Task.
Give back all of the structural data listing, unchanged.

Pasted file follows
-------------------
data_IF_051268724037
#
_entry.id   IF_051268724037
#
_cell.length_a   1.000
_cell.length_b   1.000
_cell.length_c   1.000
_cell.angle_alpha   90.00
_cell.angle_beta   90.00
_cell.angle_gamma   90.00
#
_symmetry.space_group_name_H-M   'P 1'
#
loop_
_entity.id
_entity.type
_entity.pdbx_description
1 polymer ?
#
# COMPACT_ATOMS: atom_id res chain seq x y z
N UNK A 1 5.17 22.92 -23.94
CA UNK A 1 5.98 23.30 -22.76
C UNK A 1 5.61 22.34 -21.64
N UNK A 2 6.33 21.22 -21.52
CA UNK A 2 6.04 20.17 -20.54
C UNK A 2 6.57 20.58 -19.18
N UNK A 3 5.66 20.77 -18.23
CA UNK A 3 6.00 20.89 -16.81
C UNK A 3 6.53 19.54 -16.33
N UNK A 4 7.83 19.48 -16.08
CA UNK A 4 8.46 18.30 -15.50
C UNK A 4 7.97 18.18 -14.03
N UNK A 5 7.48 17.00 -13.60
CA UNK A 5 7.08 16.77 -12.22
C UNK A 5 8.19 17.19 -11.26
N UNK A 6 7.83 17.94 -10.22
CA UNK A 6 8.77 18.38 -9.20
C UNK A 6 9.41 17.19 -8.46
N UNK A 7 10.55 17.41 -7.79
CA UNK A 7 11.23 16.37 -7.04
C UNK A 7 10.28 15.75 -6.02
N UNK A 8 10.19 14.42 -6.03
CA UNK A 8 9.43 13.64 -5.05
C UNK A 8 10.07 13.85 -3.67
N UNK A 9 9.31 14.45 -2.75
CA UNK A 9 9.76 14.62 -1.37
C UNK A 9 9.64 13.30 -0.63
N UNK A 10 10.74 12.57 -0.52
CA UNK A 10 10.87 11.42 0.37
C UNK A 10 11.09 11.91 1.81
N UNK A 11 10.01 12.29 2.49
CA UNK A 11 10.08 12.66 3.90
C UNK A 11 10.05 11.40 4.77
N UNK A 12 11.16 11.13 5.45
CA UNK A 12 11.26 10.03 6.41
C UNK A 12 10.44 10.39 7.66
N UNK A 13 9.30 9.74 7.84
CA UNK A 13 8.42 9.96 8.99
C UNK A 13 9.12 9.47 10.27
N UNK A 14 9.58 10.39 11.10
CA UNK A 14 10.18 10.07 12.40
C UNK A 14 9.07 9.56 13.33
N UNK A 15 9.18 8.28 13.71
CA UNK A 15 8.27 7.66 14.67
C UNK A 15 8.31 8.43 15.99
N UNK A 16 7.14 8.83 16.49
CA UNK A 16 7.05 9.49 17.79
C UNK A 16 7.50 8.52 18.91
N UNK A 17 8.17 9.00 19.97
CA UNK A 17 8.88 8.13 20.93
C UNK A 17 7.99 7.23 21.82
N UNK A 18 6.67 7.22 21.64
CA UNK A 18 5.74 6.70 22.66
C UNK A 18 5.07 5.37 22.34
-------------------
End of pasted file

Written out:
data_IF_051268724037
#
_entry.id   IF_051268724037
#
_cell.length_a   1.000
_cell.length_b   1.000
_cell.length_c   1.000
_cell.angle_alpha   90.00
_cell.angle_beta   90.00
_cell.angle_gamma   90.00
#
_symmetry.space_group_name_H-M   'P 1'
#
loop_
_entity.id
_entity.type
_entity.pdbx_description
1 polymer ?
#
# COMPACT_ATOMS: atom_id res chain seq x y z
N UNK A 1 5.17 22.92 -23.94
CA UNK A 1 5.98 23.30 -22.76
C UNK A 1 5.61 22.34 -21.64
N UNK A 2 6.33 21.22 -21.52
CA UNK A 2 6.04 20.17 -20.54
C UNK A 2 6.57 20.58 -19.18
N UNK A 3 5.66 20.77 -18.23
CA UNK A 3 6.00 20.89 -16.81
C UNK A 3 6.53 19.54 -16.33
N UNK A 4 7.83 19.48 -16.08
CA UNK A 4 8.46 18.30 -15.50
C UNK A 4 7.97 18.18 -14.03
N UNK A 5 7.48 17.00 -13.60
CA UNK A 5 7.08 16.77 -12.22
C UNK A 5 8.19 17.19 -11.26
N UNK A 6 7.83 17.94 -10.22
CA UNK A 6 8.77 18.38 -9.20
C UNK A 6 9.41 17.19 -8.46
N UNK A 7 10.55 17.41 -7.79
CA UNK A 7 11.23 16.37 -7.04
C UNK A 7 10.28 15.75 -6.02
N UNK A 8 10.19 14.42 -6.03
CA UNK A 8 9.43 13.64 -5.05
C UNK A 8 10.07 13.85 -3.67
N UNK A 9 9.31 14.45 -2.75
CA UNK A 9 9.76 14.62 -1.37
C UNK A 9 9.64 13.30 -0.63
N UNK A 10 10.74 12.57 -0.52
CA UNK A 10 10.87 11.42 0.37
C UNK A 10 11.09 11.91 1.81
N UNK A 11 10.01 12.29 2.49
CA UNK A 11 10.08 12.66 3.90
C UNK A 11 10.05 11.40 4.77
N UNK A 12 11.16 11.13 5.45
CA UNK A 12 11.26 10.03 6.41
C UNK A 12 10.44 10.39 7.66
N UNK A 13 9.30 9.74 7.84
CA UNK A 13 8.42 9.96 8.99
C UNK A 13 9.12 9.47 10.27
N UNK A 14 9.58 10.39 11.10
CA UNK A 14 10.18 10.07 12.40
C UNK A 14 9.07 9.56 13.33
N UNK A 15 9.18 8.28 13.71
CA UNK A 15 8.27 7.66 14.67
C UNK A 15 8.31 8.43 15.99
N UNK A 16 7.14 8.83 16.49
CA UNK A 16 7.05 9.49 17.79
C UNK A 16 7.50 8.52 18.91
N UNK A 17 8.17 9.00 19.97
CA UNK A 17 8.88 8.13 20.93
C UNK A 17 7.99 7.23 21.82
N UNK A 18 6.67 7.22 21.64
CA UNK A 18 5.74 6.70 22.66
C UNK A 18 5.07 5.37 22.34